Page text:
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'Top Shot' gunslinging competition final 10 contestant is a Queens Supreme Court officer

BY IRVING DEJOHN / DAILY NEWS WRITER
Friday, September 16th 2011, 4:00 AM

Court Officer Michael Marelli made it to the top 10 on the History Channel's 'Top Shot' reality show for gunslingers.
Photo: Christie Farriella for News

Court Officer Michael Marelli made it to the top 10 on the History Channel's 'Top Shot' reality show for gunslingers.

A Queens court officer has a shot at bagging the top prize in a reality TV competition for sharpshooters.

Queens Supreme Court Officer Michael Marelli's pistol prowess got him a spot on "Top Shot," a History Channel reality competition where 16 gunslingers battle for a $100,000 prize.

Marelli was so confident in his shooting abilities, which earned him state awards for shotgun shooting, he took six weeks' unpaid vacation.

"I was in the show as a New York State court officer - there's a lot of pressure on my shoulders," said Marelli, 28, who has never drawn his gun in four years at work.

His bravado faded when he met his competition: ex-Navy SEALs, firearms instructors and Homeland Security agents.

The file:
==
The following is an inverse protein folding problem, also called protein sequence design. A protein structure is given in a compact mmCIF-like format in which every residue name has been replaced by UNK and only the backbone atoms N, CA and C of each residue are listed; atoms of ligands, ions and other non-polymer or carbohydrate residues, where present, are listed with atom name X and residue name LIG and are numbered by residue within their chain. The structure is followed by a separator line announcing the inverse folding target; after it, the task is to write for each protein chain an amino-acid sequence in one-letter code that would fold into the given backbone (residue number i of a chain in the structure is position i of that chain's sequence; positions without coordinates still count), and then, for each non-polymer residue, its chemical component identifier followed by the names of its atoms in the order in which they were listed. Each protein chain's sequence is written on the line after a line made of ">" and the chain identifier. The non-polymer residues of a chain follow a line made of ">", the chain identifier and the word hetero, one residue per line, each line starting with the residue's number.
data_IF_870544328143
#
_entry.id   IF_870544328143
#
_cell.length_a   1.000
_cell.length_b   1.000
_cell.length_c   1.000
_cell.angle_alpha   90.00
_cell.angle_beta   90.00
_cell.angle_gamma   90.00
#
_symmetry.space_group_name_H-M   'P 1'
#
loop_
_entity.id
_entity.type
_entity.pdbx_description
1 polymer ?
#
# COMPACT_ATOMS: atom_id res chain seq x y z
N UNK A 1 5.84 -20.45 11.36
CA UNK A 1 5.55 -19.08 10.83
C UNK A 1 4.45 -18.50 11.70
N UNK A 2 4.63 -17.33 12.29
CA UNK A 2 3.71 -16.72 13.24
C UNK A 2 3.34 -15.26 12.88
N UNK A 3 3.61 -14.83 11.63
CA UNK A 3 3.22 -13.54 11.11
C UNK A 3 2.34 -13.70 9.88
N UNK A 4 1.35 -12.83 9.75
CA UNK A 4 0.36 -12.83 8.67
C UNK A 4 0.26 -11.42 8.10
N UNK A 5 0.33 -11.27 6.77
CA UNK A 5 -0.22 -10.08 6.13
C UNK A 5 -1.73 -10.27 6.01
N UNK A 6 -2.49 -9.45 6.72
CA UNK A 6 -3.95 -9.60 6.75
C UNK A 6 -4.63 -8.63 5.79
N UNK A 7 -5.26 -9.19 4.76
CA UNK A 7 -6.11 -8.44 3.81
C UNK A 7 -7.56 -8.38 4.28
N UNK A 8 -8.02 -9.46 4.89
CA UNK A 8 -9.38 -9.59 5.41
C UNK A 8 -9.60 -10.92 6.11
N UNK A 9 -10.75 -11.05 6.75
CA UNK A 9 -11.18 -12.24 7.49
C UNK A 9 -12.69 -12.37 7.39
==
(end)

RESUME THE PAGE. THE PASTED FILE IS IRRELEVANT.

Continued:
"Once I got in and saw what I was up against, I knew it was going to be tough," the Port Jefferson Station, L.I., native said.

So far, he has made his colleagues proud, securing a spot in the top 10 after surviving a sixth week of challenges Tuesday.

Marelli credits his steady trigger finger to his academy training and his grandfather, Alvin, who started teaching him how to shoot at age 12.

"I wanted to show him that I took all the skills he taught me and retained them," Marelli said.

The elder Marelli, an 80-year-old Korean War veteran, said he put his grandson through the "rigors" during those early lessons.

"He had to shoot with me like we were in the military," Alvin Marelli said. "I taught him the basics. He did it himself. I'm very proud of him."

When Michael Marelli was chosen for "Top Shot," the two ammunition aficionados trained together obsessively - just as they did more than a decade ago.

History Channel honchos said Marelli's outgoing personality has added an interesting dynamic to the show.

"He definitely brings a New York attitude to the competition," said Dirk Hoogstra, the show's executive producer.

Marelli, the self-proclaimed "goofball" of the show, said he gets recognized daily by lawyers, clients and even children in the chambers.

But Marelli's newfound fame hasn't stopped his fellow court officers from poking fun at him.

"They definitely tease me, but I know deep down they're proud of me," he said.

Marelli will continue his quest for the $100,000 purse next Tuesday at 10 p.m. on the History Channel.

Neither the station nor Marelli disclosed whether he hits the bull's-eye and takes home the money.

However, Marelli said the experience - which included everything from throwing tomahawks to firing state-of-the-art assault rifles - has been gratifying.

"It's any gun buff's wildest dream. It's definitely an experience I'll never forget," he said.

 

 

 

 

 

 

 

 

 

 

 

 

 

 

 

 

 

 

 

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